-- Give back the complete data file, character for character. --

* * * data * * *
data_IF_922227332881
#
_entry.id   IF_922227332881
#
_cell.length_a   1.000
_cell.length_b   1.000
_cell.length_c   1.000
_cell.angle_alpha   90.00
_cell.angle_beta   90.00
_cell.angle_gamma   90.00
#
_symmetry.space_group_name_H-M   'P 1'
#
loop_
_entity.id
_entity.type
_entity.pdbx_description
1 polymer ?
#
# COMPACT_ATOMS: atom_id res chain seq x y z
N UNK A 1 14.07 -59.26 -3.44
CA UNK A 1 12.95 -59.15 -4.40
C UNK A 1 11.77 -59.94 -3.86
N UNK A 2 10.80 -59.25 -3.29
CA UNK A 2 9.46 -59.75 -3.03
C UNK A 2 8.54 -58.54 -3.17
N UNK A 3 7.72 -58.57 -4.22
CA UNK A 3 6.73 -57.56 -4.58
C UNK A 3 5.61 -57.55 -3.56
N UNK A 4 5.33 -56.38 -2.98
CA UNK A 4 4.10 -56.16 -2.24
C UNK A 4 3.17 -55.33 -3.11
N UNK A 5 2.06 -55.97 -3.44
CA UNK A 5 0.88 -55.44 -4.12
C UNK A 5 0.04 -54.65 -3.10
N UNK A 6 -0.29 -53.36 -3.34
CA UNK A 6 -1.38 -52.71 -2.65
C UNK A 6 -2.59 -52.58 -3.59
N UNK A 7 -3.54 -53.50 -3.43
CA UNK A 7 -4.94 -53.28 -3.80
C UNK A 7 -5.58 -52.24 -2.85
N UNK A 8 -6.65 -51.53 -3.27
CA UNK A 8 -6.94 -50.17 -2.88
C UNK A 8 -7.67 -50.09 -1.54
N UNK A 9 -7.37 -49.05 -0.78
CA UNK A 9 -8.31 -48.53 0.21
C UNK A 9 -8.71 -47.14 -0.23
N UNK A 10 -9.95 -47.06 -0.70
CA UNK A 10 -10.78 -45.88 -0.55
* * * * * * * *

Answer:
data_IF_922227332881
#
_entry.id   IF_922227332881
#
_cell.length_a   1.000
_cell.length_b   1.000
_cell.length_c   1.000
_cell.angle_alpha   90.00
_cell.angle_beta   90.00
_cell.angle_gamma   90.00
#
_symmetry.space_group_name_H-M   'P 1'
#
loop_
_entity.id
_entity.type
_entity.pdbx_description
1 polymer ?
#
# COMPACT_ATOMS: atom_id res chain seq x y z
N UNK A 1 14.07 -59.26 -3.44
CA UNK A 1 12.95 -59.15 -4.40
C UNK A 1 11.77 -59.94 -3.86
N UNK A 2 10.80 -59.25 -3.29
CA UNK A 2 9.46 -59.75 -3.03
C UNK A 2 8.54 -58.54 -3.17
N UNK A 3 7.72 -58.57 -4.22
CA UNK A 3 6.73 -57.56 -4.58
C UNK A 3 5.61 -57.55 -3.56
N UNK A 4 5.33 -56.38 -2.98
CA UNK A 4 4.10 -56.16 -2.24
C UNK A 4 3.17 -55.33 -3.11
N UNK A 5 2.06 -55.97 -3.44
CA UNK A 5 0.88 -55.44 -4.12
C UNK A 5 0.04 -54.65 -3.10
N UNK A 6 -0.29 -53.36 -3.34
CA UNK A 6 -1.38 -52.71 -2.65
C UNK A 6 -2.59 -52.58 -3.59
N UNK A 7 -3.54 -53.50 -3.43
CA UNK A 7 -4.94 -53.28 -3.80
C UNK A 7 -5.58 -52.24 -2.85
N UNK A 8 -6.65 -51.53 -3.27
CA UNK A 8 -6.94 -50.17 -2.88
C UNK A 8 -7.67 -50.09 -1.54
N UNK A 9 -7.37 -49.05 -0.78
CA UNK A 9 -8.31 -48.53 0.21
C UNK A 9 -8.71 -47.14 -0.23
N UNK A 10 -9.95 -47.06 -0.70
CA UNK A 10 -10.78 -45.88 -0.55